Monday, 6 may 2019 | Redacción CEU
Traffic jams, calls, meetings, emails, deadlines, reports,... The current pace of work can be exhausting and frenetic. Organizations need to react to more and more complex challenges, in such a way that days become more intense, making workers undergo a higher level of stress and assume more responsibilities. All this leads to most professionals finding increasingly difficult to put together important parts of the puzzle of their lives such as work, family and free time. Work-life balance and flexibility have become pending subjects in our society. In response to this context, some organizations are beginning to bet on new work approaches. One of them is job sharing, which is a rarely applied in Spain, but increasingly popular in Europe. Will Spaniards also be willing to share job and salary?
We share cars (carsharing), houses (couchsurfing), work spaces (coworking) and even part of our savings (crowdlending and crowdfunding). Why not also share our work? That is the conclusion that was reached by the promoters of job sharing. It is a new trend that aims at dividing one job between two employees. Both occupy a unique position through the division of tasks, timetables and salary. Depending on the different category which is chosen, the professionals will also share responsibilities or not, and they will distribute their schedules according to different needs, by being able to choose different work shifts, alternate days or more flexible working hours.
An open debate
Job sharing is a widespread formula in European countries such as Switzerland, Germany and the United Kingdom. Part of its success lies in it being an alternative that enables its advocates to make their schedules flexible and have a balance in their work and personal lives. This option is particularly useful in positions that require great dedication, in which the levels of stress are high and where it is essential to face work with concentration and energy. These are mainly high-responsibility positions with high salaries, otherwise, it would not be profitable for the professionals to opt for this modality.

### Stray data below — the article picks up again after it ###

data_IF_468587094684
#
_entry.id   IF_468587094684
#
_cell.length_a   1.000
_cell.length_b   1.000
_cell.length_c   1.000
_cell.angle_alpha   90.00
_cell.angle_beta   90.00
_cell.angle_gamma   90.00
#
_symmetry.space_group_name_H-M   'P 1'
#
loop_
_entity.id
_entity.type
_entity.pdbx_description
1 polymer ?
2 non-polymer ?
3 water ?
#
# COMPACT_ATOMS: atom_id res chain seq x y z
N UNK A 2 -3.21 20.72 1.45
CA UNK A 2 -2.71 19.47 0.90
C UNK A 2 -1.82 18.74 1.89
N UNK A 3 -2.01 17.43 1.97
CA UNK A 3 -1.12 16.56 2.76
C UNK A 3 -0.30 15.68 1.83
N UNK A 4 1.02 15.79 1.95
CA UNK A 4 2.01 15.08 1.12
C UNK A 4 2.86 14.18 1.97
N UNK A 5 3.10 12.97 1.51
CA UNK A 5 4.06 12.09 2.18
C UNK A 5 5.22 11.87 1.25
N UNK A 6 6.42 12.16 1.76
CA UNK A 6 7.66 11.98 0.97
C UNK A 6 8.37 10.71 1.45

The advantage for the organizations that use this model is clear: thanks to shared jobs, they are enriched by the talent of two people, and not just one. In other words, they benefit from two different points of view for the same problems. They can also achieve a higher level of performance, since professionals can face work with greater attention and enthusiasm. On the other hand, work absenteeism is lower and the distribution of vacations easier. As for the employees, they find in this model a way to gain access to positions of responsibility without neglecting to their personal life. They benefit from a more flexible working days and a more relaxed pace of work.
However, shared jobs also entail negative aspects, and open an intense debate between their supporters and detractors. One of the main arguments of their critics is that betting on job sharing may lead to a gradual labor insecurity. This happens when salaries are not high, jobs do not meet minimum quality requirements or organizations take advantage of the situation and set some tasks that are suitable for two jobs, and not for just one. They also argue that they might help to increase gender inequality, since women are mainly the professionals who end up choosing these kinds of jobs.
One of the points on which most detractors and supporters agree is that these jobs carries pose a difficult challenge: finding a balance and harmony in the work of two different professionals. Even when these professionals are in tune, their collaborators, clients or coworkers may have different preferences or attitudes depending on who the person they deal with is.